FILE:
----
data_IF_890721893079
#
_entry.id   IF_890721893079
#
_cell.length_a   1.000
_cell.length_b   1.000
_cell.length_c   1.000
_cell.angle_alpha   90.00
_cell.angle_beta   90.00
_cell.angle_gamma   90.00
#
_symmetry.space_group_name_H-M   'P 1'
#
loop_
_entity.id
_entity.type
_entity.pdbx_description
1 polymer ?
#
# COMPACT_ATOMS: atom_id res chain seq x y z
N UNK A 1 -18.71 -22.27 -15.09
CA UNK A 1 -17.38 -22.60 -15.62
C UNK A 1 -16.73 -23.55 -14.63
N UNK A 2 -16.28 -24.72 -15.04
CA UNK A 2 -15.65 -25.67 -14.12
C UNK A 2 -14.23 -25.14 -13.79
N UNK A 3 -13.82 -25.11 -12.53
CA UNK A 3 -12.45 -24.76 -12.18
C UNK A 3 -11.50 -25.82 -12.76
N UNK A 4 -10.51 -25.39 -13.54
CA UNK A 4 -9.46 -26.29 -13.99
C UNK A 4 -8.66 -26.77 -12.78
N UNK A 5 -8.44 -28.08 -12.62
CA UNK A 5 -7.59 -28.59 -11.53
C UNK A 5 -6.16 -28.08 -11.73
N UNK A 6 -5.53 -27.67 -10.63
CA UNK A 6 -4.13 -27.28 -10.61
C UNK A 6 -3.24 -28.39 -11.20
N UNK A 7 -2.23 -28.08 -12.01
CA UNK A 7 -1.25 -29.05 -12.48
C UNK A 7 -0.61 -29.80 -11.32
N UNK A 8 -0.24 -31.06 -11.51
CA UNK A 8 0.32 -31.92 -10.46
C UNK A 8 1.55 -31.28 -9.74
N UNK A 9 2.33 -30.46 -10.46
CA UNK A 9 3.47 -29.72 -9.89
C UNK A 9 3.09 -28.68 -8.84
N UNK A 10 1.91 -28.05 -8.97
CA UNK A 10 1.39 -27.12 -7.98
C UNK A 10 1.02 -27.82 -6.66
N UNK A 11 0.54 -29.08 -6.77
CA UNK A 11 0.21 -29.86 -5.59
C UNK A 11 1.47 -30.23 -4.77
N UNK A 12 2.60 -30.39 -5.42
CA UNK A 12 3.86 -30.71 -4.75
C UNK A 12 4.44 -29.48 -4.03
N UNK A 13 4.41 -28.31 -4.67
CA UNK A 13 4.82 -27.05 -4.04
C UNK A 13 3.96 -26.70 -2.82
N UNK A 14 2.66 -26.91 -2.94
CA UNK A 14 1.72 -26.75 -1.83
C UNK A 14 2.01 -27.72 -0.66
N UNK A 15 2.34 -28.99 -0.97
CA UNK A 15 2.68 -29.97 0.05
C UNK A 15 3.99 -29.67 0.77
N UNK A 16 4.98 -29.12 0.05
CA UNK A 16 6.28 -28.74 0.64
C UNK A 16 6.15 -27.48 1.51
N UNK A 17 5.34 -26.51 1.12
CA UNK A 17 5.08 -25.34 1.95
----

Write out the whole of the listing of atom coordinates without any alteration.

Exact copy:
data_IF_890721893079
#
_entry.id   IF_890721893079
#
_cell.length_a   1.000
_cell.length_b   1.000
_cell.length_c   1.000
_cell.angle_alpha   90.00
_cell.angle_beta   90.00
_cell.angle_gamma   90.00
#
_symmetry.space_group_name_H-M   'P 1'
#
loop_
_entity.id
_entity.type
_entity.pdbx_description
1 polymer ?
#
# COMPACT_ATOMS: atom_id res chain seq x y z
N UNK A 1 -18.71 -22.27 -15.09
CA UNK A 1 -17.38 -22.60 -15.62
C UNK A 1 -16.73 -23.55 -14.63
N UNK A 2 -16.28 -24.72 -15.04
CA UNK A 2 -15.65 -25.67 -14.12
C UNK A 2 -14.23 -25.14 -13.79
N UNK A 3 -13.82 -25.11 -12.53
CA UNK A 3 -12.45 -24.76 -12.18
C UNK A 3 -11.50 -25.82 -12.76
N UNK A 4 -10.51 -25.39 -13.54
CA UNK A 4 -9.46 -26.29 -13.99
C UNK A 4 -8.66 -26.77 -12.78
N UNK A 5 -8.44 -28.08 -12.62
CA UNK A 5 -7.59 -28.59 -11.53
C UNK A 5 -6.16 -28.08 -11.73
N UNK A 6 -5.53 -27.67 -10.63
CA UNK A 6 -4.13 -27.28 -10.61
C UNK A 6 -3.24 -28.39 -11.20
N UNK A 7 -2.23 -28.08 -12.01
CA UNK A 7 -1.25 -29.05 -12.48
C UNK A 7 -0.61 -29.80 -11.32
N UNK A 8 -0.24 -31.06 -11.51
CA UNK A 8 0.32 -31.92 -10.46
C UNK A 8 1.55 -31.28 -9.74
N UNK A 9 2.33 -30.46 -10.46
CA UNK A 9 3.47 -29.72 -9.89
C UNK A 9 3.09 -28.68 -8.84
N UNK A 10 1.91 -28.05 -8.97
CA UNK A 10 1.39 -27.12 -7.98
C UNK A 10 1.02 -27.82 -6.66
N UNK A 11 0.54 -29.08 -6.77
CA UNK A 11 0.21 -29.86 -5.59
C UNK A 11 1.47 -30.23 -4.77
N UNK A 12 2.60 -30.39 -5.42
CA UNK A 12 3.86 -30.71 -4.75
C UNK A 12 4.44 -29.48 -4.03
N UNK A 13 4.41 -28.31 -4.67
CA UNK A 13 4.82 -27.05 -4.04
C UNK A 13 3.96 -26.70 -2.82
N UNK A 14 2.66 -26.91 -2.94
CA UNK A 14 1.72 -26.75 -1.83
C UNK A 14 2.01 -27.72 -0.66
N UNK A 15 2.34 -28.99 -0.97
CA UNK A 15 2.68 -29.97 0.05
C UNK A 15 3.99 -29.67 0.77
N UNK A 16 4.98 -29.12 0.05
CA UNK A 16 6.28 -28.74 0.64
C UNK A 16 6.15 -27.48 1.51
N UNK A 17 5.34 -26.51 1.12
CA UNK A 17 5.08 -25.34 1.95